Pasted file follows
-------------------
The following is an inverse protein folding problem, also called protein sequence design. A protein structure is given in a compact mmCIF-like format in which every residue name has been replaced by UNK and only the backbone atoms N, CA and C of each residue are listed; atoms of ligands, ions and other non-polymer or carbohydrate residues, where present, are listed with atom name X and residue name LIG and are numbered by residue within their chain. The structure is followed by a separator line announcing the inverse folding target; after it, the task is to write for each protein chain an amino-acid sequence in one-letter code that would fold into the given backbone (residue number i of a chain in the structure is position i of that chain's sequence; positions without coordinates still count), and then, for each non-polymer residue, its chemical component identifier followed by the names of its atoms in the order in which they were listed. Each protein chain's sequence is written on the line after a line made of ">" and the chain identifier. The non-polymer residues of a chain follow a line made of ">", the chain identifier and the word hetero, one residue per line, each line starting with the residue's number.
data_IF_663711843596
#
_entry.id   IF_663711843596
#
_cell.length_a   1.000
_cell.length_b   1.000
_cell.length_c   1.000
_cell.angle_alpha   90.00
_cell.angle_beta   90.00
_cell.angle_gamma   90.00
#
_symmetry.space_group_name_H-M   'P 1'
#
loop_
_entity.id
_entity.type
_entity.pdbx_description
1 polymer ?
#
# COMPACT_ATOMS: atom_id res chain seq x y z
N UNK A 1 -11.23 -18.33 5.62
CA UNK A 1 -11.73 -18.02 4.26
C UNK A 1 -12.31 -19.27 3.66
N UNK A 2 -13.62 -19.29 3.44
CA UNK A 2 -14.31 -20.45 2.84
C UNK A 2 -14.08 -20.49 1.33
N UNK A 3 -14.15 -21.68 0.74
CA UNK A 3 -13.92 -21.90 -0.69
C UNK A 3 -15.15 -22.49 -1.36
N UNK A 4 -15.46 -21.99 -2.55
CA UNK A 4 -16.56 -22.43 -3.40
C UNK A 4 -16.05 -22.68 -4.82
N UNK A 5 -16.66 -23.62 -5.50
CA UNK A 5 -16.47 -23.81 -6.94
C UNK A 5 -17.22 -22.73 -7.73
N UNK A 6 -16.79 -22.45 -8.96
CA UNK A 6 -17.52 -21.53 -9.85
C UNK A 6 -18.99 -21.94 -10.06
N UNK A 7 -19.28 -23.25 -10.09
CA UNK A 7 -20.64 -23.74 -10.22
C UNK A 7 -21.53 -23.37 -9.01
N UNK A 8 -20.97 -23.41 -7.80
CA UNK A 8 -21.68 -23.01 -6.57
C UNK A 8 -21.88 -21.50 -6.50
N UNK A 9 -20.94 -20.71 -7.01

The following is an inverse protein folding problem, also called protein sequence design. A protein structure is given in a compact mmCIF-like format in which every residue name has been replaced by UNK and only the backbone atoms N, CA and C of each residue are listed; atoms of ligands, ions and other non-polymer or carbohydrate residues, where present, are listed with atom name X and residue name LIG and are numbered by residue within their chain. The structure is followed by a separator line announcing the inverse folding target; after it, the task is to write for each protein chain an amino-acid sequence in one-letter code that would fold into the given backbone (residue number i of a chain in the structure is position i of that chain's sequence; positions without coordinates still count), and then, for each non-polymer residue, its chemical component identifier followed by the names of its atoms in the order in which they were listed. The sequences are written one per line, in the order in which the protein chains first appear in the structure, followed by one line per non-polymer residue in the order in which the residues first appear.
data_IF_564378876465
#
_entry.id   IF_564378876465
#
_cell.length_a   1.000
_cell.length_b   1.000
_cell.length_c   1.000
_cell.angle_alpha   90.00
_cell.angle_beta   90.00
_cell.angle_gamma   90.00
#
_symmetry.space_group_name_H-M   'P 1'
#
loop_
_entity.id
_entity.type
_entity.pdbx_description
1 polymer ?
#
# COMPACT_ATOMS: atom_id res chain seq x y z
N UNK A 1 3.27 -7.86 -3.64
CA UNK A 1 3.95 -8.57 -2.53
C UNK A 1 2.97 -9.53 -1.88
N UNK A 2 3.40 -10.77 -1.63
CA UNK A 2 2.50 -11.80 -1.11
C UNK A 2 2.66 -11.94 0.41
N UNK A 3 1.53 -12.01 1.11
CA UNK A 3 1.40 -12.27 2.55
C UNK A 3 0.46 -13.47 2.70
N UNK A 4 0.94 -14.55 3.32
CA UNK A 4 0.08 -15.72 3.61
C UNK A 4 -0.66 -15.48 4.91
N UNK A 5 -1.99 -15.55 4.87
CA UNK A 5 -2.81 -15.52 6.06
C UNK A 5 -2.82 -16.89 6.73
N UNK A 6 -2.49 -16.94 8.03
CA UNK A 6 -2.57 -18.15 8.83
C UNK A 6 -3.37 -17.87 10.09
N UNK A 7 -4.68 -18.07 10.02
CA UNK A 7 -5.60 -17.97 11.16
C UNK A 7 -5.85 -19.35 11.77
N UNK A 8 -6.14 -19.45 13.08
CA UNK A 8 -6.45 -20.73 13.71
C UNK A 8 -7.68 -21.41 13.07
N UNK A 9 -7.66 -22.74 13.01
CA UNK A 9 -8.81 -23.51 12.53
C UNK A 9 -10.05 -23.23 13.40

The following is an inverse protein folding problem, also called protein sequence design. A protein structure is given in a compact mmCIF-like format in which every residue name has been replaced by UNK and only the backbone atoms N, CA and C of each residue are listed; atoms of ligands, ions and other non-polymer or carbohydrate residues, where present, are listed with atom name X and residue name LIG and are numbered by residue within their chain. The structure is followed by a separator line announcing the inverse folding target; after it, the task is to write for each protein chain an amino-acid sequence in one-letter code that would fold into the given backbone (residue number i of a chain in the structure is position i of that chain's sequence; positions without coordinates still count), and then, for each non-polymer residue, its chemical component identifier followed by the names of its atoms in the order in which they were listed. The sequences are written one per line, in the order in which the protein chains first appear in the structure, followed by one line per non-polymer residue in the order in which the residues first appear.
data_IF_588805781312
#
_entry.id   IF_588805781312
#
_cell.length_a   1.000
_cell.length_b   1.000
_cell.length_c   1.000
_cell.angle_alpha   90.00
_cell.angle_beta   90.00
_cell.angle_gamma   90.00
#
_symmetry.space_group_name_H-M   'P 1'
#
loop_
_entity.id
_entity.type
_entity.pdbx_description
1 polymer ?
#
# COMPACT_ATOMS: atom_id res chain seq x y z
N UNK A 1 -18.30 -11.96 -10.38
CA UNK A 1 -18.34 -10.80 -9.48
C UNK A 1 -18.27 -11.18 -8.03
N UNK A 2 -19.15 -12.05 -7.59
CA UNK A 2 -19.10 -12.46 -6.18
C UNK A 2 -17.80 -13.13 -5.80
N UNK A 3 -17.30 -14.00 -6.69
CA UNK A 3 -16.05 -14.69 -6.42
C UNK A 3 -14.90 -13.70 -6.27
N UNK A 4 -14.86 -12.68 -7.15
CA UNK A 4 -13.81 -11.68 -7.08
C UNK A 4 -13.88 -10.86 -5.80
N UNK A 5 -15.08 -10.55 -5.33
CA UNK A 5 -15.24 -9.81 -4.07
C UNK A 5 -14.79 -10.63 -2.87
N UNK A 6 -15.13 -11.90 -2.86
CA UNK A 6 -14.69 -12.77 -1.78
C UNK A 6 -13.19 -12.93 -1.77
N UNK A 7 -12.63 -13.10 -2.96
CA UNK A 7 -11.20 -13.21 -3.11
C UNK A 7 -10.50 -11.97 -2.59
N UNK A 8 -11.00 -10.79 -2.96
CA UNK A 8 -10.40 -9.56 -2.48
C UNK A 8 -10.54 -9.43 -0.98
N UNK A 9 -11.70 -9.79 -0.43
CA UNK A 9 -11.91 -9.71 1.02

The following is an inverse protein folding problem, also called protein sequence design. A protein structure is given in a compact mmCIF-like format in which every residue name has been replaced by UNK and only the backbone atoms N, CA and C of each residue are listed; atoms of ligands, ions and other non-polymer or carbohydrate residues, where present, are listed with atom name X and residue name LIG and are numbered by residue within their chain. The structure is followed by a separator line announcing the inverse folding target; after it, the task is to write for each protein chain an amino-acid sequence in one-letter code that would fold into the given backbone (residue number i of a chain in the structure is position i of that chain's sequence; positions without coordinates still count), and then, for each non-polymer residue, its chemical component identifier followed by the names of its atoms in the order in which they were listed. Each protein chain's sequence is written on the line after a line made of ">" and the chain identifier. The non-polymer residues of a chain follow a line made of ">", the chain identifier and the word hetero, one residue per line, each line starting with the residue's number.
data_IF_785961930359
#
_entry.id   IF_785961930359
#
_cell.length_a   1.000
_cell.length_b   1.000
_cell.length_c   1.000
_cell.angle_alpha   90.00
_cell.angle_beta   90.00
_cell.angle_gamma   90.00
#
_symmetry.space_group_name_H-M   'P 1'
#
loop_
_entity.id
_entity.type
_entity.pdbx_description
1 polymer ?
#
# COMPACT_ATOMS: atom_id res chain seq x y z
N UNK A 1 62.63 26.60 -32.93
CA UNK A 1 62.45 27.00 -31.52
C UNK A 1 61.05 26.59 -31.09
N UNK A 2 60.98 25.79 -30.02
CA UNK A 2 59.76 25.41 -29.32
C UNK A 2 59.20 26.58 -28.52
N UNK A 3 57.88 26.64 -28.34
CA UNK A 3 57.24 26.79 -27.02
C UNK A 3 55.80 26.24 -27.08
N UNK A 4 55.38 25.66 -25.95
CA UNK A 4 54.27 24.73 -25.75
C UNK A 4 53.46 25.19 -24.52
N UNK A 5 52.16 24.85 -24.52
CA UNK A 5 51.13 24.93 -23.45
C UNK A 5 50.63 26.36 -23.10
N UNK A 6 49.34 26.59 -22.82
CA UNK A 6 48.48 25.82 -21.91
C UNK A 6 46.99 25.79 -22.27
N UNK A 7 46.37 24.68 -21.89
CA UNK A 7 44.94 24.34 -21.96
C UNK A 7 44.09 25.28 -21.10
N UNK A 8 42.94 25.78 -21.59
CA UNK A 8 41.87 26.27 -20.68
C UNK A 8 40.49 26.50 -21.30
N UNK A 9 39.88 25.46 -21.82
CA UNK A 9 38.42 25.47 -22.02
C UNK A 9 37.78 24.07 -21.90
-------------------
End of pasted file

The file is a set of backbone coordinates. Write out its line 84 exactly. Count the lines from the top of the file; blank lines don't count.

CA UNK A 6 -2.57 -18.15 8.83